If I had any question that Bob Woodward had turned in his Watergate sneakers for pinstripes and the moniker “Sold Out Bob,” I don’t have them anymore after reading his pathetic, excuse-laden screed in the Wash Post which included the fact that he submitted questions for VP Cheney for pre-screening by “Scooter” Libby. And here I was thinking that pre-screened questions were exclusive to celebrity profiles.
Back in April, 2004, The Army Public Affairs Officer in Kabul expelled me from being embedded with any Army units in Afghanistan after I refused to hand over a list of “questions, talking points and areas of interest” before I interviewed any soldiers at the base in Kandahar. I also refused to have an “escort” accompany me everywhere I went — in my case, an Air Force Major — a rule that was in force for all “embedded” reporters at that time.
I was put on the next flight back to Kabul, and the next day at the gate of a military compound, my military press credentials were siezed, and I was not permitted to attend the press briefing, where I intended to ask who was setting the press rules in Afghanistan.
To put things in context, while I was in Iraq in Nov-Dec, 2003, I had no military escort of any kind while I was a “roving embed” with the 101st Abn Div. I hopped flights and convoys and showed up in units at will, unannounced, and was never required to submit any sorts of “questions, talking points, and areas of interest” in advance of interviews.
Question: Does anyone have any idea what a “talking point” is, in the context of doing your job reporting a story? Anybody ever come up with any “talking points” of your own, before you went somewhere to interview somebody who was loaded down with them?
One more question: Why would any reporter agree to submit questions to be pre-screened in advance of interviewing someone like the Vice President of the United States…especially this Vice President of the United States?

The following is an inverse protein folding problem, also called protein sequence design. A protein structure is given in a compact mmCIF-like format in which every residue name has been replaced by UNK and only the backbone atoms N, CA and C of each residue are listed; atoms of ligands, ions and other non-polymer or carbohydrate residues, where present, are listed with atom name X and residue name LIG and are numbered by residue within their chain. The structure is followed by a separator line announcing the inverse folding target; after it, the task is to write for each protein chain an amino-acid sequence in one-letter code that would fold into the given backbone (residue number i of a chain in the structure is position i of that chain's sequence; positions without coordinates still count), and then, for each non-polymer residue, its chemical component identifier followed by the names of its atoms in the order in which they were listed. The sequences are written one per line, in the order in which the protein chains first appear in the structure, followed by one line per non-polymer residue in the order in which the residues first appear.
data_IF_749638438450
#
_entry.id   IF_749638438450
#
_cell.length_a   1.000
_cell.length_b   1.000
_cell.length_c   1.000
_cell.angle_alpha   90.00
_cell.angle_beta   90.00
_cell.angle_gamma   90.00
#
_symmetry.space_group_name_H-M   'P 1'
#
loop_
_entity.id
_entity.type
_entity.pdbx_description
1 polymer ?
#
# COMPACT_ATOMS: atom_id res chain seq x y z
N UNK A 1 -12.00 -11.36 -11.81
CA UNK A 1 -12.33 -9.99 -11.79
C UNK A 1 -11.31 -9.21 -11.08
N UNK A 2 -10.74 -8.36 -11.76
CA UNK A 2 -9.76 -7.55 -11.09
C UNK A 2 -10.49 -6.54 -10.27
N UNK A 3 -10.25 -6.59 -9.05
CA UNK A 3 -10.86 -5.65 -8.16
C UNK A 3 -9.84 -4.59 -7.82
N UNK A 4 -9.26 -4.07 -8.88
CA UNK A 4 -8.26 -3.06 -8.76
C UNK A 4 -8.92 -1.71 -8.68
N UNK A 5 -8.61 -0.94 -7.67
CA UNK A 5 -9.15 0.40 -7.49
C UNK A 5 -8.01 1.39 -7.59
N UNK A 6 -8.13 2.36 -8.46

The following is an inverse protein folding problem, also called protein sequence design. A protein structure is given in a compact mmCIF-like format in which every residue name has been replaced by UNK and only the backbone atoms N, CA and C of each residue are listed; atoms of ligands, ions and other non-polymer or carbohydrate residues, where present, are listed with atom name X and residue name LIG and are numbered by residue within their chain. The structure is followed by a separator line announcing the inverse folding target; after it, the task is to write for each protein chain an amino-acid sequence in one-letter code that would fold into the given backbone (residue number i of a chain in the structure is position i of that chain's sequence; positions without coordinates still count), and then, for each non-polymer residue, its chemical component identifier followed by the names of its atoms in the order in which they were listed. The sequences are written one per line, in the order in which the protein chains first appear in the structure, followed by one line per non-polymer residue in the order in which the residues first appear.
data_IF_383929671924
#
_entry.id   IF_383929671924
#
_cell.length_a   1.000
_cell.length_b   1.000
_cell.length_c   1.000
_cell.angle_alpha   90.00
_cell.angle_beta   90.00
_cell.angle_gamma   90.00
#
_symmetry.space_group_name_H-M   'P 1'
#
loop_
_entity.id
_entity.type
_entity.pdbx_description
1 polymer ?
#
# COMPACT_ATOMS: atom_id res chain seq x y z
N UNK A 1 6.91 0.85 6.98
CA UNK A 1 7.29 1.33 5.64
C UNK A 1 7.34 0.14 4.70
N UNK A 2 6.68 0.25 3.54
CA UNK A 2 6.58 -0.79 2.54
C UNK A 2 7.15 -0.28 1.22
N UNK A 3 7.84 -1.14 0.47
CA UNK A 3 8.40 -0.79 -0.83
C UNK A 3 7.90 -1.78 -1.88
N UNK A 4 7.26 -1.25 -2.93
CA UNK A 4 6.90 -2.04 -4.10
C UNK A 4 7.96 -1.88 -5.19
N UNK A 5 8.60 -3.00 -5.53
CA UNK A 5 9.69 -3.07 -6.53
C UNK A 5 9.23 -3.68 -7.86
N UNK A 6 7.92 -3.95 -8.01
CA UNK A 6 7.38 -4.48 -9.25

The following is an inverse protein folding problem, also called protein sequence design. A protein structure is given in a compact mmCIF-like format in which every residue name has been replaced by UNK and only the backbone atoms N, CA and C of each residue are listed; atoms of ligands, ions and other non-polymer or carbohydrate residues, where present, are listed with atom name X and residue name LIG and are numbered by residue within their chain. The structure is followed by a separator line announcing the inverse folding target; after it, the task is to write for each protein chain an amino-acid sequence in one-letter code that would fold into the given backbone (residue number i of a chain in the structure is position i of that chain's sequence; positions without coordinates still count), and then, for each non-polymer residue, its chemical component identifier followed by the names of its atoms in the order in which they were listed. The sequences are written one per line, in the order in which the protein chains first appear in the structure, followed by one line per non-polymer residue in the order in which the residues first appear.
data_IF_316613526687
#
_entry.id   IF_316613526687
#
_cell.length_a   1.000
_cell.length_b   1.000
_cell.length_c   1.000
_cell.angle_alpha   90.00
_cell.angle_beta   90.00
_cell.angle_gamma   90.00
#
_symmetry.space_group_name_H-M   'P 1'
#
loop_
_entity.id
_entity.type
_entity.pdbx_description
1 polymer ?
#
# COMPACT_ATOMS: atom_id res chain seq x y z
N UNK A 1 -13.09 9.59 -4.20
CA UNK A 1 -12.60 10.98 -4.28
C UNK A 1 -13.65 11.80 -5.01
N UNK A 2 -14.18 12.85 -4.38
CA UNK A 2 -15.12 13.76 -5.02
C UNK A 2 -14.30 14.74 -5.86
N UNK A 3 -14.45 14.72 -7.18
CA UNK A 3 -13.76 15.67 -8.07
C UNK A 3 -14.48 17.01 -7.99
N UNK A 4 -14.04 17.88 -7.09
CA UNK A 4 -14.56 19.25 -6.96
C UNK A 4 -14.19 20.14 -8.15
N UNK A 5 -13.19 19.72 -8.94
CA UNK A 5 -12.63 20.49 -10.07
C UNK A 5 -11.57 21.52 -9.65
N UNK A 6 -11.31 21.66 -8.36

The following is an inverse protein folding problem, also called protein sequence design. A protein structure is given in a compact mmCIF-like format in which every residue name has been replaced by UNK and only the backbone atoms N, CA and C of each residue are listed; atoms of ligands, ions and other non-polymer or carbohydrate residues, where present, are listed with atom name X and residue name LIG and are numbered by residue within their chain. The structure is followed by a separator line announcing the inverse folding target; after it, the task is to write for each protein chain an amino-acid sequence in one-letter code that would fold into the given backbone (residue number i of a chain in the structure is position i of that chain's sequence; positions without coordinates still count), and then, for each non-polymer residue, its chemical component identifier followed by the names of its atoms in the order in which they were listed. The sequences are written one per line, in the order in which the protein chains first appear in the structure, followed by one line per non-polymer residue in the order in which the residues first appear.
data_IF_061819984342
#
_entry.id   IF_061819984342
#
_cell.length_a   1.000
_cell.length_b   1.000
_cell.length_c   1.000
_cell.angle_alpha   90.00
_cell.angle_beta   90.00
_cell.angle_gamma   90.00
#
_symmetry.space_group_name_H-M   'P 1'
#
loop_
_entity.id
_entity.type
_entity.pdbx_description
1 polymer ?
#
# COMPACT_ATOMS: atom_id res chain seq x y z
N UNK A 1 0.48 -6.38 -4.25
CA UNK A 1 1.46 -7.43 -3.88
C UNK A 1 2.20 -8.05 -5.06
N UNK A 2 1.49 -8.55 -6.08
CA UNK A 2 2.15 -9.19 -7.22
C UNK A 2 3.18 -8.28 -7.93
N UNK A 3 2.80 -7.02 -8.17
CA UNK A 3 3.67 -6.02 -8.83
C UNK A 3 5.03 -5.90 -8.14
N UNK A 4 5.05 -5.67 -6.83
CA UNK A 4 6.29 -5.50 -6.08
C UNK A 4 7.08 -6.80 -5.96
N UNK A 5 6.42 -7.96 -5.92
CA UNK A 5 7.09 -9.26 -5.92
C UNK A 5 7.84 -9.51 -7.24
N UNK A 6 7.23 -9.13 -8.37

For those of you unfamiliar with him be advised that Lucian is a great journalist and a pivotal figure in American history. The great grandson of Thomas Jefferson he was instrumental in getting the “legal” family to recognize the descendants of Sally Hemmings — and thus make a very large step towards reconciling black and white America.
Lucian went to West Point (ask him about Alexander Haig. Go ahead — I double-dog dare you!) and lived to write about it in a novel called Dress Gray (turned into an Alec Baldwin-starred TV movie scripted by Gore Vidal )
Lucian wrote extensively for The Village Voice (back when that weekly newspaper had a soul). In 69 when what started out as a minor disturbance at the Stonewall Inn, a Mafia-run gay speakeasy just a few doors down the street from the Voice offices turned into a full-scale “riot,” Lucian covered it for the paper.
When I wrote my anti-unnamed sourcing piece Lucian had sveral tart observations to make about Booby Woodward — a cheap whore masquerading as a serious newspaperman.
Lucian is the serious newspaperman. So serious that (as noted above) the only thing the U.S. Army could do was throw him out of Kabul.
Real journalism is, as always, a threat to the power structure. It will do everything in its power to render it mute.
But Lucian will not be silenced.
His great grandfather wouldn’t allow it.